​Cheerleaders Bible Banner Suit Ruling: Constitutionally Permissible

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May 10, 2013
Also: Banner, Bible, Cheerleaders, Cheerleaders Bible Banner Suit, First Amendment, Kountze High School, Suit

Cheerleaders at a Southeast Texas high school can now display Bible versus and banners at football games, a judge has ruled.

But the ruling might not have settled the issue of whether the banners are protected free speech, according to an attorney for the cheerleaders’ school district.

State District Judge Steven Thomas determined the Kountze High School cheerleaders’ banners are constitutionally permissible. In the ruling, Thomas determined that no law “prohibits cheerleaders from using religious-themed banners at school sporting events.”

The Kountze school district had initially said the banners could not be displayed after receiving a complaint about them in September from the Freedom From Religion Foundation. The foundation argued the banners violated the so-called First Amendment Establishment Clause that bars government — or publicly funded school districts in this case — from establishing or endorsing a religion.

Thomas ruled that the establishment clause does not prohibit the use of such religious-themed banners at school sporting events.

“This is a great victory for the cheerleaders and now they’re going to be able to have their banners,” said Hiram Sasser, a lead attorney for the Liberty Institute, a Plano, Texas-based nonprofit law firm that represented the cheerleaders.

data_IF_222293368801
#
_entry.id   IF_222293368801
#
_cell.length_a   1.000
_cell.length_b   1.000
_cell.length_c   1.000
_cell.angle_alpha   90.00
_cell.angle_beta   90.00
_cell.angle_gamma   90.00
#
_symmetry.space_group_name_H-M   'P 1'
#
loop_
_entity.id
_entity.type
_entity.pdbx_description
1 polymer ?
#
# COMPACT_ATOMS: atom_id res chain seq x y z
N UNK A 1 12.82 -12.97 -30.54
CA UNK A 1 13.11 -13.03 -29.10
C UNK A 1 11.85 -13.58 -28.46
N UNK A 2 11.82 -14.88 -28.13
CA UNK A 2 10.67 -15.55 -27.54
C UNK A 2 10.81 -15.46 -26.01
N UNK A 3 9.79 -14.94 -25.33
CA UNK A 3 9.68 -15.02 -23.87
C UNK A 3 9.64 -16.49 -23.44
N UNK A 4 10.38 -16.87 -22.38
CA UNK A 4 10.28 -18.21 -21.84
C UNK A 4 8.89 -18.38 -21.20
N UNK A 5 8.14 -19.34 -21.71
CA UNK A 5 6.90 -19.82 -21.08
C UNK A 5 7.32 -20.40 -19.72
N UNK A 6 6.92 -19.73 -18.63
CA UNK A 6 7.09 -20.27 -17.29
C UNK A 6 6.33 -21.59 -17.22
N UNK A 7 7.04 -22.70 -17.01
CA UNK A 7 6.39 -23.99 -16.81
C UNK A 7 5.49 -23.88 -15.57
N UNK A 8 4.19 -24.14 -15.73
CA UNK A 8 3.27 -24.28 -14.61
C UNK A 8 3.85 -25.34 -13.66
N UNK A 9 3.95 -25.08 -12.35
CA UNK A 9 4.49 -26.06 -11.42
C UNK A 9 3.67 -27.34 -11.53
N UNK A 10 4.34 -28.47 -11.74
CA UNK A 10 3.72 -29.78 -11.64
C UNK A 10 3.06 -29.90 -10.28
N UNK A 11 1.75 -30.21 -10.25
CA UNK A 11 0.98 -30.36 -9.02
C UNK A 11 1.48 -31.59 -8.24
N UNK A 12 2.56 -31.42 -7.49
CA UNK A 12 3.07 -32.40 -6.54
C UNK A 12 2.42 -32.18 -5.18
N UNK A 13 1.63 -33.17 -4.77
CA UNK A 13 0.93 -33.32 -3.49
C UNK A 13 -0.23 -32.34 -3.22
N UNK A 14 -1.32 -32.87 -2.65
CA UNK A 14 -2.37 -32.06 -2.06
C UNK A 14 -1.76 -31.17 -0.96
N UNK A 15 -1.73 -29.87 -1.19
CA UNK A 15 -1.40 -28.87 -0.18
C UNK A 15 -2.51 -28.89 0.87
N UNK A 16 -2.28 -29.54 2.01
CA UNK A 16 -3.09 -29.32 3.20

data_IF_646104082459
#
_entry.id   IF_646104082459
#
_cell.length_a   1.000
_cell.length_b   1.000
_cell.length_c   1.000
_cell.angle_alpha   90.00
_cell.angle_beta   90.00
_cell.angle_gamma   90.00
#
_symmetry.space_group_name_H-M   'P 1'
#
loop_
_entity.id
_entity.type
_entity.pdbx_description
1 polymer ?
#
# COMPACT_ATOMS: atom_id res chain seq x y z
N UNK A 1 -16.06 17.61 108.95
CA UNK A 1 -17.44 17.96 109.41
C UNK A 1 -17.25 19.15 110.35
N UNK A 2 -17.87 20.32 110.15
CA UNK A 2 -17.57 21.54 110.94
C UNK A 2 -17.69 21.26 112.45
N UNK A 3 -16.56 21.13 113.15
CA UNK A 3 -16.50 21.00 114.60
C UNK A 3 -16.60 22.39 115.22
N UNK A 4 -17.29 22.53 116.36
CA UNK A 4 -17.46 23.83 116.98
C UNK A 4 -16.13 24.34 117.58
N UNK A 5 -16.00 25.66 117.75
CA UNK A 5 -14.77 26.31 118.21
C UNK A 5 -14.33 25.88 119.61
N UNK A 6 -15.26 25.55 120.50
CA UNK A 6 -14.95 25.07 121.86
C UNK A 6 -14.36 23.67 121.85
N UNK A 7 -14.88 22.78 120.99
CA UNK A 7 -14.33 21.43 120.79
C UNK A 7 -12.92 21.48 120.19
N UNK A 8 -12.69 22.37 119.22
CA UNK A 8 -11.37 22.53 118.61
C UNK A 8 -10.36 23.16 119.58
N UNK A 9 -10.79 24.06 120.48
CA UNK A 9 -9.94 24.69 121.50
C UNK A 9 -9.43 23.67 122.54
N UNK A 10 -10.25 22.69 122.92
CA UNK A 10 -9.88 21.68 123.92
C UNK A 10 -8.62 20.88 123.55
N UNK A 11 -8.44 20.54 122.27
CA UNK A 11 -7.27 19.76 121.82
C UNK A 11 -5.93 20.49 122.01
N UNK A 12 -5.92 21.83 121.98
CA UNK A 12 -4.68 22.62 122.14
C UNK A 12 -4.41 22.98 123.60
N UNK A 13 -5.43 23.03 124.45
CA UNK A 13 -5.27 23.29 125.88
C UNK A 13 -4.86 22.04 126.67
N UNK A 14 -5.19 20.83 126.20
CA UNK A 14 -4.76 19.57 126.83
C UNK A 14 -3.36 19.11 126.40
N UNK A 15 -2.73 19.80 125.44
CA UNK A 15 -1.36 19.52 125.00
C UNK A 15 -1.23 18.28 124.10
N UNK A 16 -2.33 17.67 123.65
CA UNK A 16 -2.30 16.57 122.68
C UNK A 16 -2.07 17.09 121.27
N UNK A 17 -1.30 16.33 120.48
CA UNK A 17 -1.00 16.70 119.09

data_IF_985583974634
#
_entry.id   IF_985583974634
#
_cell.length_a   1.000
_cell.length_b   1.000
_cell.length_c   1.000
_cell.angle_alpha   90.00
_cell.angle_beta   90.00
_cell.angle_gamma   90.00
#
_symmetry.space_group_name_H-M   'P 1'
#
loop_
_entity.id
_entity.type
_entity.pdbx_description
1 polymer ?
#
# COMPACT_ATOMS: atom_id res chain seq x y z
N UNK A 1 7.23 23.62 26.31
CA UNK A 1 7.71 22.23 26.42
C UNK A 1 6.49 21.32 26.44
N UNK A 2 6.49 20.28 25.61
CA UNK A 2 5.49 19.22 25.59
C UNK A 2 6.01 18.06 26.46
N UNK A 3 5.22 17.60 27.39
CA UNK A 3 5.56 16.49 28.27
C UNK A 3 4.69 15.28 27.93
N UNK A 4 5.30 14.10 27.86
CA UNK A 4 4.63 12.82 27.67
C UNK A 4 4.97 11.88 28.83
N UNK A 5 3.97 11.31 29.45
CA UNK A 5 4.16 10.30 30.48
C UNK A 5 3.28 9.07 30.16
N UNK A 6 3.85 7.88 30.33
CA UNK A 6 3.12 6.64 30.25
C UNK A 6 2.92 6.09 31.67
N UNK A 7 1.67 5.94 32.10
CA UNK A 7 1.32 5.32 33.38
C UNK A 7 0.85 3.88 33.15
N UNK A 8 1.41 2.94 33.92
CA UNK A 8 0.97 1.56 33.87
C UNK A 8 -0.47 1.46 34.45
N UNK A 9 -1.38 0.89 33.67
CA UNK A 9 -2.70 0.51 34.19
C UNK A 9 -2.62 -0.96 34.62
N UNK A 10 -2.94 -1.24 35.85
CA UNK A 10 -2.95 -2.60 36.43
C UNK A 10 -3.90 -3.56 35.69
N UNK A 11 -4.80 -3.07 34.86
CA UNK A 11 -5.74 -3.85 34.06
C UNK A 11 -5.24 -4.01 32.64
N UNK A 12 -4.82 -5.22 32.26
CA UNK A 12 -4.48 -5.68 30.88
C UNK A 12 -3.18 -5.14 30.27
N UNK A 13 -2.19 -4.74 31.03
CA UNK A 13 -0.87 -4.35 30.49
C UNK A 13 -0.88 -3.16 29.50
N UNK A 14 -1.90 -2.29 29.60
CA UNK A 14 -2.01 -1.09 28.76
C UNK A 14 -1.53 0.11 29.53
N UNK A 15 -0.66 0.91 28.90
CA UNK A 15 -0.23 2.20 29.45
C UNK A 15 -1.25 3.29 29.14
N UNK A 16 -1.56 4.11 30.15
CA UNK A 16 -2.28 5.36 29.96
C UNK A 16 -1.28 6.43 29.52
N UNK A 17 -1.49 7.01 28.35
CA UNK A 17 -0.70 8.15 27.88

But Thomas Brandt, the school district’s attorney, argued that Judge Thomas also granted a school district motion in his ruling that says the district can permit the banners under the establishment clause but is not required to do so. Brandt said the motion also says banners are the speech of the school, not private speech, so the school has a right to have editorial control over banners.

Initially, the school district ruled the banners could not be displayed. But after a public meeting in February, the school board of trustees issued a resolution in which it wrote that the district was not required to prohibit messages on school banners that displayed “fleeting expressions of community sentiment solely because the source or origin of such messages is religious.” But the trustees said the district retained the right to restrict the content of school banners.

Brandt said while he has yet to talk to the school district about whether or not it will appeal, it may seek some clarification from the judge on his ruling.

But Sasser said there is no ambiguity in the ruling and that the banners are the cheerleaders’ protected private speech.